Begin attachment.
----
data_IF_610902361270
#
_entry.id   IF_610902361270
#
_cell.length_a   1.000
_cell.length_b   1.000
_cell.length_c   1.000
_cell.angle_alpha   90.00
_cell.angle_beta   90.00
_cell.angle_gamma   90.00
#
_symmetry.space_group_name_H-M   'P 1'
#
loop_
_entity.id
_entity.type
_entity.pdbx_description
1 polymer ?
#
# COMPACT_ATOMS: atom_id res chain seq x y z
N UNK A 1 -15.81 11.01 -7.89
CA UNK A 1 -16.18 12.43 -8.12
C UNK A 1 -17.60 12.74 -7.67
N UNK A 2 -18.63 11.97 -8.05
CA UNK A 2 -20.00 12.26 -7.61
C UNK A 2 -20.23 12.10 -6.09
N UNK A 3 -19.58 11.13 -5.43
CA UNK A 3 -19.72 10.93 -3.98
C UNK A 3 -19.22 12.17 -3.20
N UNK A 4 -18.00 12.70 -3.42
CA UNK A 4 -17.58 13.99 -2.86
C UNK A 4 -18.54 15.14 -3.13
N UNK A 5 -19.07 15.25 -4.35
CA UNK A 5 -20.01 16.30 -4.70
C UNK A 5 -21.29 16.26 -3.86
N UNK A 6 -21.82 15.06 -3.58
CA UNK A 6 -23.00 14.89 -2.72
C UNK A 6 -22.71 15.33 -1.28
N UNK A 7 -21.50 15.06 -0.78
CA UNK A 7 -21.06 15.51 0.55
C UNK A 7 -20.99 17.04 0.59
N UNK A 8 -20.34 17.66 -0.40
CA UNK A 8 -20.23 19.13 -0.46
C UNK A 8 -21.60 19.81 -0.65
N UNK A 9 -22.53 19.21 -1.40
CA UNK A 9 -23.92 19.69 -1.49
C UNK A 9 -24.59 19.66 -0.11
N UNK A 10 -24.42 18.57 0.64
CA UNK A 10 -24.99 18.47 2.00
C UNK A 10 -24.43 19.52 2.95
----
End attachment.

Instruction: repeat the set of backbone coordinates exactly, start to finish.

data_IF_610902361270
#
_entry.id   IF_610902361270
#
_cell.length_a   1.000
_cell.length_b   1.000
_cell.length_c   1.000
_cell.angle_alpha   90.00
_cell.angle_beta   90.00
_cell.angle_gamma   90.00
#
_symmetry.space_group_name_H-M   'P 1'
#
loop_
_entity.id
_entity.type
_entity.pdbx_description
1 polymer ?
#
# COMPACT_ATOMS: atom_id res chain seq x y z
N UNK A 1 -15.81 11.01 -7.89
CA UNK A 1 -16.18 12.43 -8.12
C UNK A 1 -17.60 12.74 -7.67
N UNK A 2 -18.63 11.97 -8.05
CA UNK A 2 -20.00 12.26 -7.61
C UNK A 2 -20.23 12.10 -6.09
N UNK A 3 -19.58 11.13 -5.43
CA UNK A 3 -19.72 10.93 -3.98
C UNK A 3 -19.22 12.17 -3.20
N UNK A 4 -18.00 12.70 -3.42
CA UNK A 4 -17.58 13.99 -2.86
C UNK A 4 -18.54 15.14 -3.13
N UNK A 5 -19.07 15.25 -4.35
CA UNK A 5 -20.01 16.30 -4.70
C UNK A 5 -21.29 16.26 -3.86
N UNK A 6 -21.82 15.06 -3.58
CA UNK A 6 -23.00 14.89 -2.72
C UNK A 6 -22.71 15.33 -1.28
N UNK A 7 -21.50 15.06 -0.78
CA UNK A 7 -21.06 15.51 0.55
C UNK A 7 -20.99 17.04 0.59
N UNK A 8 -20.34 17.66 -0.40
CA UNK A 8 -20.23 19.13 -0.46
C UNK A 8 -21.60 19.81 -0.65
N UNK A 9 -22.53 19.21 -1.40
CA UNK A 9 -23.92 19.69 -1.49
C UNK A 9 -24.59 19.66 -0.11
N UNK A 10 -24.42 18.57 0.64
CA UNK A 10 -24.99 18.47 2.00
C UNK A 10 -24.43 19.52 2.95